The FCC says it wants to hear from you on net neutrality. But how do you do that? Here are all the details.
Net neutrality: (also network neutrality or Internet neutrality) is the principle that Internet service providers and governments should treat all data on the Internet equally, not discriminating or charging differentially by user, content, site, platform, application, type of attached equipment, and modes of communication.
The FCC on Thursday moved ahead with a controversial net neutrality proposal that would put open Internet rules back in place – with a few caveats.
During a contentious open meeting, Chairman Tom Wheeler and the other commissioners stressed that the agency’s approval of the net neutrality rules was just a starting point. Final rules will not be voted on and put into place until after a 120-day public comment period. The FCC accepts comments from individuals and large corporations alike, so if you feel strongly about the issue, now is the time to submit your thoughts.
“This is your opportunity to formally make your point on the record,” Democratic FCC Commissioner Mignon Clyburn said yesterday. “You have the ear of the entire FCC. The eyes of the world are on all of us. Use your voice and this platform to continue to be heard.”
How do you actually do that?
- A list of open proceedings is available on fcc.gov/comments.
- The net neutrality rulemaking is Proceeding No. 14-28 and is known as “Protecting and Promoting the Open Internet.”
- Click “14-28” and it will bring you to the FCC’s electronic filing system.
- Type in your name, address, comment, and hit continue. Note that submitted comments will be part of the public record and available online.
- That form supports comments of up to several paragraphs. If you have more to say, and want to include attachments, navigate to the “Submit a Filing” page, which supports more lengthy comments. Just make sure you include the 14-28 proceeding number. If your comments are more than 10 pages, the FCC recommends that you include a short summary up front.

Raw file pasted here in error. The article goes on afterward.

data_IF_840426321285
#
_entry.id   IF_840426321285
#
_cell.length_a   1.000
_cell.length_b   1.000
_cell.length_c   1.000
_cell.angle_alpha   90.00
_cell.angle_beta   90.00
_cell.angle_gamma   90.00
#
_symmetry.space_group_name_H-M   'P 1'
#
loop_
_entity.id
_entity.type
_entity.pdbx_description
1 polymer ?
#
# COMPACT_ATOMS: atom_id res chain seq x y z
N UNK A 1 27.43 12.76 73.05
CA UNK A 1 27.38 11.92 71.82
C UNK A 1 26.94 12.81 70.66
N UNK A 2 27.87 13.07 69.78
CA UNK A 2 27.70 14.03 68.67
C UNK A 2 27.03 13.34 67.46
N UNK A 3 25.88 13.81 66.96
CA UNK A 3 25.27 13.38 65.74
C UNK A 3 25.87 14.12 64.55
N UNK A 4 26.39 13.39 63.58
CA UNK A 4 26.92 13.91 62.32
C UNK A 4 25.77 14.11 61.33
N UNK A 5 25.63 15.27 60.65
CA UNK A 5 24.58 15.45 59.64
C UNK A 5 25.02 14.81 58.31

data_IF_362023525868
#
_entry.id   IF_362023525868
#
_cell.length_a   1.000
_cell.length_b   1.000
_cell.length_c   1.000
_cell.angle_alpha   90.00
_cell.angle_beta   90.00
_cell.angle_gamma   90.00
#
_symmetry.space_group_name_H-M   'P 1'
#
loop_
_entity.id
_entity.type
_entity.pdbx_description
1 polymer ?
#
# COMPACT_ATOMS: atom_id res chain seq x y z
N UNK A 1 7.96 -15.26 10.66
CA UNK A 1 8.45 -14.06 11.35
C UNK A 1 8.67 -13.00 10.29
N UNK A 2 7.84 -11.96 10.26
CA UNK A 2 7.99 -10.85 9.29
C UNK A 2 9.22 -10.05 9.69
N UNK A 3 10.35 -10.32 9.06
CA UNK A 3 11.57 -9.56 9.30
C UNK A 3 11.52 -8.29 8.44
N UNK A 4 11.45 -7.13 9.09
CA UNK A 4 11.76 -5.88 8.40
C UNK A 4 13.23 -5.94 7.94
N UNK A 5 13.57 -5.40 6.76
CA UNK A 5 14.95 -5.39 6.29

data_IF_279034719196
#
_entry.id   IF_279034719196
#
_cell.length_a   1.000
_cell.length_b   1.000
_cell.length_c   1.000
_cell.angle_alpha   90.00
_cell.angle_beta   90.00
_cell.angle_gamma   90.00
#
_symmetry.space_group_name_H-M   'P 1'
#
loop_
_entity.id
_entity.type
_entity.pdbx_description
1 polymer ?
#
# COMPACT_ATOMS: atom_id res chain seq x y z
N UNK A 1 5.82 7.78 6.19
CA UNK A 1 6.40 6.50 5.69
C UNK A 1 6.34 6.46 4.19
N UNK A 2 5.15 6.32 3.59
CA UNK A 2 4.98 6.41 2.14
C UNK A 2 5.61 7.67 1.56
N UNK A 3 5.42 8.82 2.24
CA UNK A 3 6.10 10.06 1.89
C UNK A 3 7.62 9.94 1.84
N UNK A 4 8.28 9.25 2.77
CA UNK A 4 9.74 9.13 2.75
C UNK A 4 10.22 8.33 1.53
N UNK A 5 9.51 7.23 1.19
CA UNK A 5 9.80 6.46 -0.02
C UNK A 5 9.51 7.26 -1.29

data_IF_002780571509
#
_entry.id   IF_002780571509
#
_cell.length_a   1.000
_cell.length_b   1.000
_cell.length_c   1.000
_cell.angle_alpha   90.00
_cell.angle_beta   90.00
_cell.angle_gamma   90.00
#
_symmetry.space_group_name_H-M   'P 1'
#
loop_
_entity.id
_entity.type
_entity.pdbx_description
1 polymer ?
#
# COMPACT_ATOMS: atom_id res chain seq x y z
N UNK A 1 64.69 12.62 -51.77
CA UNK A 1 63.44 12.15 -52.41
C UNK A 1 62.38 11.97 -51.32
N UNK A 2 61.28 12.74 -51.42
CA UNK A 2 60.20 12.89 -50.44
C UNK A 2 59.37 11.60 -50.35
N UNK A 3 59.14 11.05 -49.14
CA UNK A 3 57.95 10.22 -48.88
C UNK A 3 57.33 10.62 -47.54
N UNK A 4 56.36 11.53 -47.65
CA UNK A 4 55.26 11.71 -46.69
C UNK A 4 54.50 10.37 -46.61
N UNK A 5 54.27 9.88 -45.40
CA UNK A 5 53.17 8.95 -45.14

- If you prefer to submit via mail or in person, you can mail your comments to FCC Secretary Marlene H. Dortch at 445 12th Street, SW Room TW-B204, Washington, DC 20554. Or, you can hand deliver them to 236 Massachusetts Ave., NE, Suite 110, Washington, DC 20002 between 8 a.m. and 7 p.m. ET.
The deadline for the first round of comments is July 15. A second round of reply comments – where you can address some of the issues people brought up in the first round – will run until Sept. 10.
People have not wasted any time submitting comments; hundreds have already been filed since yesterday. A number of filers appear to be using the form provided by the Electronic Frontier Foundation that expresses concern about a pay-to-play Internet.
Others are urging the FCC to reclassify broadband as a telecom service rather than an information service (also known as Title II or common carrier). This would give the FCC more authority over broadband providers than it has today, but it’s a highly contentious issue and likely faces a huge fight from ISPs if the commission goes in that direction.
If you’d like to peruse the entire notice of proposed rulemaking (NPRM), meanwhile, the FCC released it late last night.